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Jordanians among foreign fighters
KABUL – Foreign militants are responsible for extending the war in Afghanistan, Afghan officials say.
The foreigners’ presence has decreased in the past year, but they remain active and ready to continue the war, Afghan analysts add.
“The presence of the Jordanian militants dates back to the years of Afghanistan’s jihad (anti-Soviet war), and most of those Jordanians were related to the Abdullah Hezam’s group,” Vahid Mojdeh, an Afghan political analyst, told Central Asia Online.
Jordanian and other Arab militants are active in provinces like Khost, Kunar and Ghazni, Mojdeh said.
“The expansion and the scope of the war are rooted in the neighbouring Central Asian and regional countries,” said Shafiqollah Taheri, a spokesman for the Afghan National Directorate of Security, July 24 in Kabul.
Al-Qaeda's infiltration in Afghanistan
Al-Qaeda members, most of whom are citizens of countries such as Saudi Arabia, the United Arab Emirates, Jordan and Egypt, are still present in Afghanistan, according to some Afghan analysts. In addition, Chechens and Uzbek loyalists of late Islamic Movement of Uzbekistan leader Tahir Yuldashev are fighting the government in various areas.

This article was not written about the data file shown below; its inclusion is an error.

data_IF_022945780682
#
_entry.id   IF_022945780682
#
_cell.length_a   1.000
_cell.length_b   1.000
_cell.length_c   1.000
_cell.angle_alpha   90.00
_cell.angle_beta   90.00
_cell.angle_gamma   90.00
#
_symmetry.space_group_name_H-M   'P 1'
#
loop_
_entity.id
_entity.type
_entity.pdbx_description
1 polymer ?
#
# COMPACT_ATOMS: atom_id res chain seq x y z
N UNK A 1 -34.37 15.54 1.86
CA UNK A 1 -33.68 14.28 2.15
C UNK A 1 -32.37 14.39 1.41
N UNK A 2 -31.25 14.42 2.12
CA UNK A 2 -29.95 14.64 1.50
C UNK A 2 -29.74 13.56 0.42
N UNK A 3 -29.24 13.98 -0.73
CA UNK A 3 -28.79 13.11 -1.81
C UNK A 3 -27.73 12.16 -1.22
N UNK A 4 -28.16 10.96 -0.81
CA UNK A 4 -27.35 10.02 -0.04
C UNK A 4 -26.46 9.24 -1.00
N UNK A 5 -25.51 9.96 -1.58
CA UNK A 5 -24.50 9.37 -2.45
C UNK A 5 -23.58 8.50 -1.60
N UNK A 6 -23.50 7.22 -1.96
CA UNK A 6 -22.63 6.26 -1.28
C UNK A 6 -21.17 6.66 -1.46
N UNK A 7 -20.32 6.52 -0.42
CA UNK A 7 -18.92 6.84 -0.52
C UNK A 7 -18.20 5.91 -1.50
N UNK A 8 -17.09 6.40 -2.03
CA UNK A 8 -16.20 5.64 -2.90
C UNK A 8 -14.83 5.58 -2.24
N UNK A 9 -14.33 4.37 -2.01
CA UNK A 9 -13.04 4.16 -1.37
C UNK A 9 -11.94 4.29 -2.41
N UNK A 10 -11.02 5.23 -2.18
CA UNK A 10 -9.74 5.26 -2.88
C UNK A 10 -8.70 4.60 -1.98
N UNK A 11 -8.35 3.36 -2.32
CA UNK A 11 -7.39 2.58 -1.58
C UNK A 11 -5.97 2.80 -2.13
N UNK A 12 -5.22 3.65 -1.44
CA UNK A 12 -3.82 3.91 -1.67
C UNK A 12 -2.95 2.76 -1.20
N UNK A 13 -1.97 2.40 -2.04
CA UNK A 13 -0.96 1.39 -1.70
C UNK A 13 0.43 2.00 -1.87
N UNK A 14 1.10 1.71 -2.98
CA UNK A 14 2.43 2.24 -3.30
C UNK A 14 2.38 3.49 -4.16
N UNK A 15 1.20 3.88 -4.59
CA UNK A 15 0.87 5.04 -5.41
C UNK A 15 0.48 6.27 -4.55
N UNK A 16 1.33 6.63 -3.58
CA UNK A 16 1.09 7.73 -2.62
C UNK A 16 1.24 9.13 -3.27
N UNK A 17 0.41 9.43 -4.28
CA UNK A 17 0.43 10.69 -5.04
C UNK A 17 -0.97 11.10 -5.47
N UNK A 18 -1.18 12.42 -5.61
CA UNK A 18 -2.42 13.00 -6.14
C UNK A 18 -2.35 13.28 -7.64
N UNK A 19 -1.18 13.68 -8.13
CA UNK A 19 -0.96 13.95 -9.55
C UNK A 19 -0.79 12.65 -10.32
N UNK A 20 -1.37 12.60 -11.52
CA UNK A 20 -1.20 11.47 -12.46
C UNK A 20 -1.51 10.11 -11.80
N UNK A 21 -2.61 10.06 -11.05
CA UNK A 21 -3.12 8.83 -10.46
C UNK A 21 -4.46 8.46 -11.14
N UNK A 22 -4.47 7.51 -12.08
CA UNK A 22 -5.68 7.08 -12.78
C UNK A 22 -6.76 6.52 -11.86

Ghazni Province is among the regions that have seen an increase in numbers of foreign militants, residents and local officials in Ghazni said.
Foreign fighters, including Arabs and Pakistani militias, are present in some parts of Ghazni and creating a state of insecurity, Deputy Ghazni Provincial Governor Mohammad Ali Ahmadi recently said.
One website with ties to al-Qaeda recently reported the death of Jordanian militant Abu Abdul Rahman al-Asir al-Ordoni in Ghazni Province.
However, he was not the first Jordanian militant to be killed in Afghanistan. The most notorious one killed there was Humam Khalil Abu-Mulal Al-Balawi, aka Abu Dujana al-Khurasani, whom authorities accuse of committing a suicide attack on a coalition military base in Khost Province in 2009.
Mahmoud Hamdan Nizal and Abu al Zubeir al Jabri were two other Jordanian militants who were killed in Afghanistan in 2011.